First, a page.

|The rise and fall of America's space program
Fifty years ago today, NASA announced its decision to build the Manned Spacecraft Center, now known as the Johnson Space Center, in Houston. Construction was well underway when President John F. Kennedy, in a 1962 address at Rice University, proposed putting a man on the moon by the end of the decade — a goal realized on July 20, 1969, as Apollo 11 commander Neil Armstrong left a dusty trail of footprints on the lunar surface.
Fast-forward to today, and the country's space ambitions have faded. President Barack Obama has called on NASA to develop "game-changing" technologies, but for now, at least, the dream of American manned spaceflight is grounded.
How did this happen? The Baker Institute Space Policy Program explains at two events this fall that analyze the rise and decline of America's space program. On Tuesday, Sept. 20, at 6:00 pm, George Washington University (GWU) professor emeritus John M. Logsdon examines "John F. Kennedy and the Race to the Moon" — a look at the heady early days of the Apollo program, and how the Kennedy administration charted the course for U.S. space policy.
Logsdon, founder of GWU's Space Policy Institute, will trace the evolution of Kennedy's thinking and policies on space travel, including his hope of collaborating, rather than competing, with the Soviet Union — a possibility that was abandoned after the president's assassination.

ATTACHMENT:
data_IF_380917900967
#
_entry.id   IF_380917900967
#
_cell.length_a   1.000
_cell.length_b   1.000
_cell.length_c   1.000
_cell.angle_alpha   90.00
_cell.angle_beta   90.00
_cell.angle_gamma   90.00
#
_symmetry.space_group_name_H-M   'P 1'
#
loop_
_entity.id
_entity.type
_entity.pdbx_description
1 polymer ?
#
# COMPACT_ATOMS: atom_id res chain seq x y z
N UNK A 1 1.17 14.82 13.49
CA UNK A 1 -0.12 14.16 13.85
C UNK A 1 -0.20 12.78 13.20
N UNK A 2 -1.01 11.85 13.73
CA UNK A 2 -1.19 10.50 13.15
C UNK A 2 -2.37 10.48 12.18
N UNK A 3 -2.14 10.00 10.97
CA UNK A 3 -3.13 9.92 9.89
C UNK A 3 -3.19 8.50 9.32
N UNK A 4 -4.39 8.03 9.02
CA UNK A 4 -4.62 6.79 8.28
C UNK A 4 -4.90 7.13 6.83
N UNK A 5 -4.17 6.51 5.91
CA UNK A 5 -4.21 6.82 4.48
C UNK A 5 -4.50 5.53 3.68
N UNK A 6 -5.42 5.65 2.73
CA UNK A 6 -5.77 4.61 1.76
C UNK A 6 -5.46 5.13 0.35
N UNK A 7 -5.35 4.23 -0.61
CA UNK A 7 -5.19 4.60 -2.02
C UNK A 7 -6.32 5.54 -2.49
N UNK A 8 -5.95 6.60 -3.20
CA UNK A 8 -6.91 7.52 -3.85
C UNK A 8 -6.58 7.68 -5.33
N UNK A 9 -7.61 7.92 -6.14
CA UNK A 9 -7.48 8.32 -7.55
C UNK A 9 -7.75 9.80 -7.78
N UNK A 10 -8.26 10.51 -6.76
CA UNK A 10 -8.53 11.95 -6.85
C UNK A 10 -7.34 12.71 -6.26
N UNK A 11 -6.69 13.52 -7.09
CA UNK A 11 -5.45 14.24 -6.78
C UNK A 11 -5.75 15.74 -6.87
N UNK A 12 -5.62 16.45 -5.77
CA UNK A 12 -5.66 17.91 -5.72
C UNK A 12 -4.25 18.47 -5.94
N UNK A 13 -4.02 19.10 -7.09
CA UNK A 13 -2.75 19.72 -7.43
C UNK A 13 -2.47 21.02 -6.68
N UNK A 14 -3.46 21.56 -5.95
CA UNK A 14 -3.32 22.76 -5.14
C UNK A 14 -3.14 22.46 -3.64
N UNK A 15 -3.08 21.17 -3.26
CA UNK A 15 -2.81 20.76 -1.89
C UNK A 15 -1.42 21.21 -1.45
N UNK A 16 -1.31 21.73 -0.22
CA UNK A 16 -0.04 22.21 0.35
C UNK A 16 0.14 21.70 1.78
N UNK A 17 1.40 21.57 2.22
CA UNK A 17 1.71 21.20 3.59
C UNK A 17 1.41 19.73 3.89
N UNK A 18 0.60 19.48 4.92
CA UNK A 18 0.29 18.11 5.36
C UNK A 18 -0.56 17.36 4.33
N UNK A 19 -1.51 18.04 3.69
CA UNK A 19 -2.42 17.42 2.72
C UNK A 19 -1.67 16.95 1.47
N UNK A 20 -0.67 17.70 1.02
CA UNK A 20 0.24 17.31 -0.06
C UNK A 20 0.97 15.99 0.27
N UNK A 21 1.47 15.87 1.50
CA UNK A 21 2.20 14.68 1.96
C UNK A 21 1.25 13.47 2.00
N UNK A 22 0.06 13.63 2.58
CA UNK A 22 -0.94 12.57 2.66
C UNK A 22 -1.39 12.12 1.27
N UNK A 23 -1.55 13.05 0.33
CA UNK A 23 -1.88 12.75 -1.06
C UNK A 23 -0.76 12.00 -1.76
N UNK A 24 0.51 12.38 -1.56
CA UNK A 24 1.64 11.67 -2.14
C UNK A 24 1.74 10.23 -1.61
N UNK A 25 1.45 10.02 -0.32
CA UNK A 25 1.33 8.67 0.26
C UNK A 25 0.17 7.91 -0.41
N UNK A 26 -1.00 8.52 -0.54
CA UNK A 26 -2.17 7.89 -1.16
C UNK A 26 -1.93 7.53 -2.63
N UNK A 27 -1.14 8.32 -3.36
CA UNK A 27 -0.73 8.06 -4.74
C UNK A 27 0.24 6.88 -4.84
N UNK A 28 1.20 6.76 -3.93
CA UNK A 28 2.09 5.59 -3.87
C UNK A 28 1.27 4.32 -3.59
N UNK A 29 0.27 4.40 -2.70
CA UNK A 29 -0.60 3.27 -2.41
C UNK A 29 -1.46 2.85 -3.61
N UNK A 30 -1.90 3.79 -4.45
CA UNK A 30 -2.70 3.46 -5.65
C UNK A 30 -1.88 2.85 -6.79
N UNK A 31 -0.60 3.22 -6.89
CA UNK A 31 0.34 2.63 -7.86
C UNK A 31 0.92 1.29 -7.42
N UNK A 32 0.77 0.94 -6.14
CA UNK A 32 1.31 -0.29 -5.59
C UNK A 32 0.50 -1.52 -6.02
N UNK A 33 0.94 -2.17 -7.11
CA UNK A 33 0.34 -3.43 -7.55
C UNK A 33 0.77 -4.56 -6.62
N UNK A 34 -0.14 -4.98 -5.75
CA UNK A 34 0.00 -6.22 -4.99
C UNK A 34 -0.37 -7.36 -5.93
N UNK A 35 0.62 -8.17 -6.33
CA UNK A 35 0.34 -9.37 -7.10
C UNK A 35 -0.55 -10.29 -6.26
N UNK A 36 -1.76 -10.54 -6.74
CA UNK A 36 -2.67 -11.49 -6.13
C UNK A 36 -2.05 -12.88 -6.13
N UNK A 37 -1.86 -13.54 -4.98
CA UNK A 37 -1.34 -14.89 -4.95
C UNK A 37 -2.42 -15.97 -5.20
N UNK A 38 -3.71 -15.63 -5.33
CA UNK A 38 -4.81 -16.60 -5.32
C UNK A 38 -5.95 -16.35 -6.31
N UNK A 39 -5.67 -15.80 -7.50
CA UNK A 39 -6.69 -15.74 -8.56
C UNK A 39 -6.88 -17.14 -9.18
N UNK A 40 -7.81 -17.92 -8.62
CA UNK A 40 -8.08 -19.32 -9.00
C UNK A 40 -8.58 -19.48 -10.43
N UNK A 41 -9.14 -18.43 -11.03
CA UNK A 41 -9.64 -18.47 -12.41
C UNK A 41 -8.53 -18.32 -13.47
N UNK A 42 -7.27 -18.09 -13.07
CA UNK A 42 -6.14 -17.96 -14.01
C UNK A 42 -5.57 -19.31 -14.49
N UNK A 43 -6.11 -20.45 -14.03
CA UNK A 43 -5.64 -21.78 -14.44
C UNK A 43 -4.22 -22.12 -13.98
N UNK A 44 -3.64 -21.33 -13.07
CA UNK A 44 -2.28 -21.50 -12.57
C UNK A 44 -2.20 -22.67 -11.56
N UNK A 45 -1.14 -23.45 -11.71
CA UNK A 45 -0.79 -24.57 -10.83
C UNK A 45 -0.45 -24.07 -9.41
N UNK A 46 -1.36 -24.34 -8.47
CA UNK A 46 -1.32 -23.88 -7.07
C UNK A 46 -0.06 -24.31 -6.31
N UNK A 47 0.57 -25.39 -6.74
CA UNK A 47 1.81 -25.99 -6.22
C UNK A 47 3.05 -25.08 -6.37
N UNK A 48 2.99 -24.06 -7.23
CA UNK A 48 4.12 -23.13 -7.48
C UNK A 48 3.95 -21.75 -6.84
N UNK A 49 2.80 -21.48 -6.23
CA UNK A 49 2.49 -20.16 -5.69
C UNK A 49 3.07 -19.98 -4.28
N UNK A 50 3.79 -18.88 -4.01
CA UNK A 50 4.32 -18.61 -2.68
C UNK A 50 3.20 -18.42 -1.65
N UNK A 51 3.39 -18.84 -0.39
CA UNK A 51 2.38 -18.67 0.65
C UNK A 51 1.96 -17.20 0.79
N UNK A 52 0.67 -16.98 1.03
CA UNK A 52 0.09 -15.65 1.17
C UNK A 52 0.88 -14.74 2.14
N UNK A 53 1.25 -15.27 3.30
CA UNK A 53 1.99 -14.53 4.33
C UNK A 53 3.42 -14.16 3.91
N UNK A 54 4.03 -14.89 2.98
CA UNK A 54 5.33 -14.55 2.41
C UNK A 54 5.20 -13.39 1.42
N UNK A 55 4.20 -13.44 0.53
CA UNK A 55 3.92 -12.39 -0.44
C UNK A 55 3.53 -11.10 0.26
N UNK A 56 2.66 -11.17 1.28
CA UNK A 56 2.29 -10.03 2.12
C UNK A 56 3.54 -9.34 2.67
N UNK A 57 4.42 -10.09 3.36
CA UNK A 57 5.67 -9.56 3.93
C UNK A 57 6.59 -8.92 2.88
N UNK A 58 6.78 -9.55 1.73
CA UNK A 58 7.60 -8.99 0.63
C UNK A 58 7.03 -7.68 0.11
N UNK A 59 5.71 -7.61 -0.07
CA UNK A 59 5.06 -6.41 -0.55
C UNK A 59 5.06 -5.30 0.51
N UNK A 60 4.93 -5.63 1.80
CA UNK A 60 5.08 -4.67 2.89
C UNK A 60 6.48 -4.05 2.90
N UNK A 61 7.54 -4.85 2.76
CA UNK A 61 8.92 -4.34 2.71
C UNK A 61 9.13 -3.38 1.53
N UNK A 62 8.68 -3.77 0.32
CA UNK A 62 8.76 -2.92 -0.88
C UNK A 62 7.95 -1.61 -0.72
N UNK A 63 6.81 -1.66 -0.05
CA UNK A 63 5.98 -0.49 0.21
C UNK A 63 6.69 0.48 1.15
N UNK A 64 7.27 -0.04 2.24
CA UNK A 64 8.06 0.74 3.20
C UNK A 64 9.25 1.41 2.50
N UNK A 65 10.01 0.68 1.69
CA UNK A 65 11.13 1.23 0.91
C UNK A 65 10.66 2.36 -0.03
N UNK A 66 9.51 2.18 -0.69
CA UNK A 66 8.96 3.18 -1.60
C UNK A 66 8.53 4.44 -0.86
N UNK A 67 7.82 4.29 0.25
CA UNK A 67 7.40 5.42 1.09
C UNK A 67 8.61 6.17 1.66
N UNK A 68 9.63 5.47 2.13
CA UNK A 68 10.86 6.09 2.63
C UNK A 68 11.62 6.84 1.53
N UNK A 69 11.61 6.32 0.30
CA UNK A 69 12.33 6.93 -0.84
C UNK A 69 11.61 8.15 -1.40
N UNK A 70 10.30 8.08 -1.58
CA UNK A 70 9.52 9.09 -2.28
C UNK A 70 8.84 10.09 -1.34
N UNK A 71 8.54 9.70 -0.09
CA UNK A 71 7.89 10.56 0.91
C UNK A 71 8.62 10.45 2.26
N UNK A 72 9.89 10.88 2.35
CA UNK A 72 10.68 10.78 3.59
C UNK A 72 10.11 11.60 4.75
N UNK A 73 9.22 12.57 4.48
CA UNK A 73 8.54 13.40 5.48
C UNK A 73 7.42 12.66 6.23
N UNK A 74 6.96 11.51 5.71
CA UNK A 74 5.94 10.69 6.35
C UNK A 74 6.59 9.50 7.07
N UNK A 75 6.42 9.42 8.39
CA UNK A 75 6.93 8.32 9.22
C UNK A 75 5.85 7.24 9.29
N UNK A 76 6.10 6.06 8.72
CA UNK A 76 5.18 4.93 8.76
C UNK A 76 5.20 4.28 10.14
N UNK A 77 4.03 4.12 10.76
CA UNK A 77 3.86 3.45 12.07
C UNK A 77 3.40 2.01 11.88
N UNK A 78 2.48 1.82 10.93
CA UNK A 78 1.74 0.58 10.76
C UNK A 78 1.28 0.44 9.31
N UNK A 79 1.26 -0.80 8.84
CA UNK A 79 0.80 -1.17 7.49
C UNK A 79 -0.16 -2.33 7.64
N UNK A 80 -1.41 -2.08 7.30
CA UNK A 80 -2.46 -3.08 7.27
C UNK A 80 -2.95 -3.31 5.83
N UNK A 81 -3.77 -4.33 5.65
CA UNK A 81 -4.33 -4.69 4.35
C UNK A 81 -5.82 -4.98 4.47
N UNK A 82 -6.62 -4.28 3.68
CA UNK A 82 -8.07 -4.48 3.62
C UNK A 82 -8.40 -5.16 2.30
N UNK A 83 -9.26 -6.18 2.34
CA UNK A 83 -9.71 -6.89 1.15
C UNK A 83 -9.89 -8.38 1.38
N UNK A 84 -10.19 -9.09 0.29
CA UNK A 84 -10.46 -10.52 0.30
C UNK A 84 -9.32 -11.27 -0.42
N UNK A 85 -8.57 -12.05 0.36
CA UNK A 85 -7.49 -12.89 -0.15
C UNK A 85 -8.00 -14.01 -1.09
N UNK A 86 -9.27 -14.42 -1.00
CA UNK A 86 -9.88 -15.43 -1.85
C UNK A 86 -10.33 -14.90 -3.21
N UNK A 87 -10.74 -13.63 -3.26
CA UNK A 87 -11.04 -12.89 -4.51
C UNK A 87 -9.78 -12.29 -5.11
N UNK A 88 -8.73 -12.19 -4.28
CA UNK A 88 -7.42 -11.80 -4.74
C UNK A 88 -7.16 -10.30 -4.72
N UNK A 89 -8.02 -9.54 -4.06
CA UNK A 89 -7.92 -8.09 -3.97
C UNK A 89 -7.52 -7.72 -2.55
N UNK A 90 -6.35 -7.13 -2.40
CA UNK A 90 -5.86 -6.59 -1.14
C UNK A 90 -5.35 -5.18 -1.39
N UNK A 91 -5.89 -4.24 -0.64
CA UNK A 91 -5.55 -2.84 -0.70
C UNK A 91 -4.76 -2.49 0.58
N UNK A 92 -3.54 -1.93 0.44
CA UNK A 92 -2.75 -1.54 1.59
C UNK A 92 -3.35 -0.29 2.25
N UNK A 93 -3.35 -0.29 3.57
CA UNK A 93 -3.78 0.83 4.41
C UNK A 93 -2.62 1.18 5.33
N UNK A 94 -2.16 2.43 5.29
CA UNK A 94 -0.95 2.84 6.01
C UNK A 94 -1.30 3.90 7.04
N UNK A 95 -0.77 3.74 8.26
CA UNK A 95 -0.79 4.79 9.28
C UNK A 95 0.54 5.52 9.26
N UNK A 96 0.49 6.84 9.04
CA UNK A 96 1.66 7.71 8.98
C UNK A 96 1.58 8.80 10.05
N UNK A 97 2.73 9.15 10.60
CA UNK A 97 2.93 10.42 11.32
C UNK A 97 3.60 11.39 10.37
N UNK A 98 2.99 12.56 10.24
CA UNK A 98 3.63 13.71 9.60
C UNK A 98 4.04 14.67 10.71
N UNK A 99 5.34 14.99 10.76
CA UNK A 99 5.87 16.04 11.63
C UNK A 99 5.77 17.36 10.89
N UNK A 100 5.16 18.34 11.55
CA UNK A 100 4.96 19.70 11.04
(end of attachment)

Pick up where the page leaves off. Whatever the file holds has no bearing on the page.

On Wednesday, Oct. 26, Mark Albrecht, a leading figure in the American space program for more than 20 years, discusses "Falling Back to Earth," his book about the decline of the aerospace industry. Albrecht argues that the end of the Cold War space race sped the demise of the aerospace enterprises that fueled it, and effectively ended large-scale government science initiatives. As executive secretary of the National Space Council, Albrecht was a principal space adviser to President George H.W. Bush; he was also president of Lockheed Martin's International Launch Services company, among other aerospace leadership positions. Full event details will be available soon.
"With the uncertainties facing human space flight today, I think it is of value to go back and look at the decisions that were made by John F. Kennedy that started this great adventure of human spaceflight," says George Abbey, the institute's Baker Botts Senior Fellow in Space Policy and former director of the Johnson Space Center. "It is equally of value to understand the changes that have occurred since that time, which were graphically demonstrated during the time Mr. Albrecht served as executive secretary of the space council under President George H.W. Bush. There are worthwhile lessons to be learned."
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The James A. Baker III Institute for Public Policy is a nonpartisan public policy think tank located on the campus of Rice University in Houston, Texas. The institute's distinguished fellows and scholars research and collaborate with experts from academia, government, the media, business and private organizations on domestic and foreign policy issues with the goal of bridging the gap between the theory and practice of public policy.